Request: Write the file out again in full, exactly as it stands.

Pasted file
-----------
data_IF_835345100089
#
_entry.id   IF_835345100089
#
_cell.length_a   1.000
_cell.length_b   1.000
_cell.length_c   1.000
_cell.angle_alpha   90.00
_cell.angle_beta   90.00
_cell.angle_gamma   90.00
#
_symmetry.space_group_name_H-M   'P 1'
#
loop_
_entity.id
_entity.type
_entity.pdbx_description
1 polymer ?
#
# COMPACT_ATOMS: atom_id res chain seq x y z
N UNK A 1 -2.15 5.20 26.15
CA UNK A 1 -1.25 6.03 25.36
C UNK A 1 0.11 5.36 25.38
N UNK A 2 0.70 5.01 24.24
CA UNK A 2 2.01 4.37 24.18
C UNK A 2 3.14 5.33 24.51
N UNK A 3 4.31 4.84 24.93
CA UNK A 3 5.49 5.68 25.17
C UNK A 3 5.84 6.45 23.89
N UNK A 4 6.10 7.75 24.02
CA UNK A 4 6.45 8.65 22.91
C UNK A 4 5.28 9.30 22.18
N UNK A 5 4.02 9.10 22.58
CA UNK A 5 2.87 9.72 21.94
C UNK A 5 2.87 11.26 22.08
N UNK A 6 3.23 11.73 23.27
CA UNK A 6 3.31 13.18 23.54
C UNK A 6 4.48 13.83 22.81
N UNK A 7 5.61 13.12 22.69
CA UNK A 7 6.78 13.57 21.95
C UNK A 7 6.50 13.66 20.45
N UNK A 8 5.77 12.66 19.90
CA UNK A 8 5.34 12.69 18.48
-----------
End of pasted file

data_IF_835345100089
#
_entry.id   IF_835345100089
#
_cell.length_a   1.000
_cell.length_b   1.000
_cell.length_c   1.000
_cell.angle_alpha   90.00
_cell.angle_beta   90.00
_cell.angle_gamma   90.00
#
_symmetry.space_group_name_H-M   'P 1'
#
loop_
_entity.id
_entity.type
_entity.pdbx_description
1 polymer ?
#
# COMPACT_ATOMS: atom_id res chain seq x y z
N UNK A 1 -2.15 5.20 26.15
CA UNK A 1 -1.25 6.03 25.36
C UNK A 1 0.11 5.36 25.38
N UNK A 2 0.70 5.01 24.24
CA UNK A 2 2.01 4.37 24.18
C UNK A 2 3.14 5.33 24.51
N UNK A 3 4.31 4.84 24.93
CA UNK A 3 5.49 5.68 25.17
C UNK A 3 5.84 6.45 23.89
N UNK A 4 6.10 7.75 24.02
CA UNK A 4 6.45 8.65 22.91
C UNK A 4 5.28 9.30 22.18
N UNK A 5 4.02 9.10 22.58
CA UNK A 5 2.87 9.72 21.94
C UNK A 5 2.87 11.26 22.08
N UNK A 6 3.23 11.73 23.27
CA UNK A 6 3.31 13.18 23.54
C UNK A 6 4.48 13.83 22.81
N UNK A 7 5.61 13.12 22.69
CA UNK A 7 6.78 13.57 21.95
C UNK A 7 6.50 13.66 20.45
N UNK A 8 5.77 12.66 19.90
CA UNK A 8 5.34 12.69 18.48